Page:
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Mudpuppy at Allerton Park, Monticello, IL. Photo by Alex Lourash

You'd never expect to find such an unusual creature in the rivers and lakes of the Midwest! The mudpuppy salamander is unique in many ways.


Mudpuppies Love Water

Most salamanders live in the water only when they’re young. As they mature, they grow lungs and move onto land. But mudpuppies (Latin name Necturus maculosus) never grow lungs. They live their whole lives in the water, breathing with their unusual fluffy red external gills.

Mudpuppies Are Oversized

Mudpuppies can be up to 16 inches long and weigh as much as a pound! The average salamander is only about 6 inches long.

Mudpuppy by Cullen Hanks from Wikimedia

A mudpuppy underwater, with red gills fully fluffed out. Photo by Cullen Hanks, Wikimedia

Mudpuppy salamader at Allerton Park in Monticello Illinois

Mudpuppy at Allerton Park, Monticello, IL  Photo by Roger Inman

Mudpuppies Are Toe-tally Unique

Most salamanders have five toes on their hind feet; mudpuppies have four!

Mudpuppies Are Like Uber Drivers

Freshwater mussels can't move, so they need a ride to reach new territory. When they're young, tiny mussels (called glochidia) hitch a ride on a fish. After they mature, they let go of the fish and start life in a new location. 


But mussels are picky; they'll only catch a ride with their favorite kinds of fish. And the salamander mussel is even more picky; it only rides on a mudpuppy! The mudpuppy is the only non-fish animal that helps mussels in this way.

Looking for Mudpuppies in the Sangamon River:
Mudpuppy Survey Video


Watch this video for great closeups of those elusive mudpuppies. See how researchers in Central Illinois are keeping track of the mudpuppies living in the Sangamon River.

Read more about the Mudpuppy Survey project in Outdoor Illinois Journal.

Illustration of mudpuppy holding a sign

Where do mudpuppies live?

Mudpuppies live in rivers, lakes, and ponds. They’re found in Wisconsin and Michigan, down through Illinois, Indiana, and Ohio, and as far south as Kentucky and Tennessee. This map shows their range.

If a river or lake has mudpuppies, that’s a sign that the water is clean! Mudpuppies are an “indicator species” because they can show how healthy the environment is.

Why are they called mudpuppies?

Some people say that mudpuppies make a barking sound. They’re also called waterdogs.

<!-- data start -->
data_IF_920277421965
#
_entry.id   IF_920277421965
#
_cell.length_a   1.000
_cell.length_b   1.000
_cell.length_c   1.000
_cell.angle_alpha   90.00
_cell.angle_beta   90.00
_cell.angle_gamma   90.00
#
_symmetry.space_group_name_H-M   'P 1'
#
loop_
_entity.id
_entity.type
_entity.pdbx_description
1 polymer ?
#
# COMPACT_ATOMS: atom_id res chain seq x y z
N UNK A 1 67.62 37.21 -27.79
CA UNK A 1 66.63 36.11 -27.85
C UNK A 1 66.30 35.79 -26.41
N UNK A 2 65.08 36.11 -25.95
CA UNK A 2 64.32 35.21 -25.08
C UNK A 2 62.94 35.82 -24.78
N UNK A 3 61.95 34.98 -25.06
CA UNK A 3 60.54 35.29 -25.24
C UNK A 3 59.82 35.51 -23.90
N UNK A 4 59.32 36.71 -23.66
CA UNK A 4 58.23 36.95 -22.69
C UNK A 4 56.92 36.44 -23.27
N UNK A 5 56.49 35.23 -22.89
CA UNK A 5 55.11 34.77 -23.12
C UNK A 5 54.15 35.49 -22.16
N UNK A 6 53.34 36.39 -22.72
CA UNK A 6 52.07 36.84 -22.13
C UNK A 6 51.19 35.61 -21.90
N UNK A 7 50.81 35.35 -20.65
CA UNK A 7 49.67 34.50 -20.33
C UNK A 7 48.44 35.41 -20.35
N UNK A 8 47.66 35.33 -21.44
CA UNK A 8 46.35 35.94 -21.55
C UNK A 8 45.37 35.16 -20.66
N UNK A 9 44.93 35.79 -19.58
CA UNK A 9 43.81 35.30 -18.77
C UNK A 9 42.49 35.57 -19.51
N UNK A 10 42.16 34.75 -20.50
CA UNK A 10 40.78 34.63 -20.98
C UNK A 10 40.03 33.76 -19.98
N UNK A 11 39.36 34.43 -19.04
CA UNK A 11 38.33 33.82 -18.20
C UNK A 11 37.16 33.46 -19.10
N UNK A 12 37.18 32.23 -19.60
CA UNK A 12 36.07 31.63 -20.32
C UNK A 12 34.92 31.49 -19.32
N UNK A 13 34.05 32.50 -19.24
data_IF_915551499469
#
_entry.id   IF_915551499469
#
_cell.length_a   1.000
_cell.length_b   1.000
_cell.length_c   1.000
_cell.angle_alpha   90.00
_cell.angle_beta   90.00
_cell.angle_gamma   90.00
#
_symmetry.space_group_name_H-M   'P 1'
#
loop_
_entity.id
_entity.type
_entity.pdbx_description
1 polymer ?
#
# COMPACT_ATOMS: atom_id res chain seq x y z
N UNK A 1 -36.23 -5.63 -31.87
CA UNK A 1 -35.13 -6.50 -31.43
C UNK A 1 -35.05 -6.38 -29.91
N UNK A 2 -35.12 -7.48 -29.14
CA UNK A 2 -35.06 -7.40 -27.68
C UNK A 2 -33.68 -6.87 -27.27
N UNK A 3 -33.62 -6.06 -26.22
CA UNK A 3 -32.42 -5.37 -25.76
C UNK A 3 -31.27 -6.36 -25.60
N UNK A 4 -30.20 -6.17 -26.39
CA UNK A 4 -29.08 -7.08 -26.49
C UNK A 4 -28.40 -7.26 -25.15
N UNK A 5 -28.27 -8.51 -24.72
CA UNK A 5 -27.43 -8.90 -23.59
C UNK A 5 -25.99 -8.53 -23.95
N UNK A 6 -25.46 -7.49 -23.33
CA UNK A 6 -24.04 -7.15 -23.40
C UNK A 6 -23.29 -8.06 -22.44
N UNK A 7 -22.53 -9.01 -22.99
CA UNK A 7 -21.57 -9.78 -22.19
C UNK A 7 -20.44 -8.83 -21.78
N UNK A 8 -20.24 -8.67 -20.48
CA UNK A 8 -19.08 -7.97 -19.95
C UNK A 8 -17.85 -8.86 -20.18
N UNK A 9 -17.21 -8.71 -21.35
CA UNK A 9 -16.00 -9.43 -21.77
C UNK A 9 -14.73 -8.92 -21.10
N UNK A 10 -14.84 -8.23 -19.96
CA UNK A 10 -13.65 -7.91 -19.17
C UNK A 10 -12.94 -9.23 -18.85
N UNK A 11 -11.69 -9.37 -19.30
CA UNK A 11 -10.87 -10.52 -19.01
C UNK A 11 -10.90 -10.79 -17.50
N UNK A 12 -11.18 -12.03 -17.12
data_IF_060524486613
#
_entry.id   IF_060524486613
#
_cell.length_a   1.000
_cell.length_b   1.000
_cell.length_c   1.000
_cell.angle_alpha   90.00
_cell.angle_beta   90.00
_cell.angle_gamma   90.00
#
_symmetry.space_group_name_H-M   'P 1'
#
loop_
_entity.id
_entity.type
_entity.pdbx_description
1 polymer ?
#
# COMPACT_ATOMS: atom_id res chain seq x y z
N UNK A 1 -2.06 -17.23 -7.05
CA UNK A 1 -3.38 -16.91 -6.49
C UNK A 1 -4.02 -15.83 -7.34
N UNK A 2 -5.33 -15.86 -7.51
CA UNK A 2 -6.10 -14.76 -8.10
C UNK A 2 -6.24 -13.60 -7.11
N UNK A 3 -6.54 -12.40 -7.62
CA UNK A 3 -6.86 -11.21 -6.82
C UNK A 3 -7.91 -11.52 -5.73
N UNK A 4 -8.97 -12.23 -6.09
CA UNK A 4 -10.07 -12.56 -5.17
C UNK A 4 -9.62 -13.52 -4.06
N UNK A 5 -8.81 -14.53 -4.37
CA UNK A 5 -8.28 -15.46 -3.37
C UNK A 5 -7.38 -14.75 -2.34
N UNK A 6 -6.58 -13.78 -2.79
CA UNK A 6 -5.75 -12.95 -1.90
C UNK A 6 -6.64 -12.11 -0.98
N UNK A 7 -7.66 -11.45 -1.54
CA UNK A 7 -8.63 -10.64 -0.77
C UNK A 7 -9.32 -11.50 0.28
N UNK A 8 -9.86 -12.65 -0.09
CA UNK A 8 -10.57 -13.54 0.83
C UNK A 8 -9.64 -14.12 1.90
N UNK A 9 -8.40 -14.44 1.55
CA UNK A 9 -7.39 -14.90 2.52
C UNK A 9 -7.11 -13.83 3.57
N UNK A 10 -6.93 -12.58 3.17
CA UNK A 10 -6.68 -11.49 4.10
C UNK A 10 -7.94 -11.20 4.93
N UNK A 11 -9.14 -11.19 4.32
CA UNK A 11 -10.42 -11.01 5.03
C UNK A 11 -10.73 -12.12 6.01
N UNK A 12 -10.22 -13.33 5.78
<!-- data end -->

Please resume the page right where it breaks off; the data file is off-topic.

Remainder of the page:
Why haven't I seen a mudpuppy?

Mudpuppies don't want to be seen! They hide among rocks or roots during the day and hunt for food at night. 

Mudpuppies stay active in winter. Sometimes ice fishermen find mudpuppies by accident (and return them to the water).


Winter is when scientists trap mudpuppies to study them. Mudpuppies have a slimy coating that helps to protect them.

How can they find food in the dark?

Mudpuppies use their sense of smell to find food. They will eat almost anything they can find, including insects, mollusks, worms, and small fish.

LCF Director Fran Harty holds a mudpuppy salamander at Sangamon River Corridor Reserve

Land Conservation Foundation Advisor Fran Harty holds a mudpuppy at LCF's
Sangamon River Corridor Reserve. Photo by Nate Beccue

Axolotyl by Emoke Denes in Wikimedia.jpg

These are axolotls, not mudpuppies! Photo by Emoke Dénes, Wikimedia

Can I keep a mudpuppy?

Not in Illinois, where mudpuppies are a threatened species. There aren't many of them in the wild, so it's against the law to own one.   

But haven't I seen one in an aquarium?

You sure "axolotl" questions! You may have seen an axolotl salamander (Latin name: Ambystoma mexicanum). Some people keep them as pets. Like mudpuppies, axolotls live only in the water and have fluffy gills. But they are not closely related to mudpuppies. Axolotls in the wild are so rare they are considered critically endangered. They live in just one lake, near Mexico City.


The Land Conservation Foundation's annual Mudpuppy Festival celebrates the mudpuppy and other wildlife in East Central Illinois, where the Land Conservation Foundation works to preserve and restore natural lands, especially along rivers.

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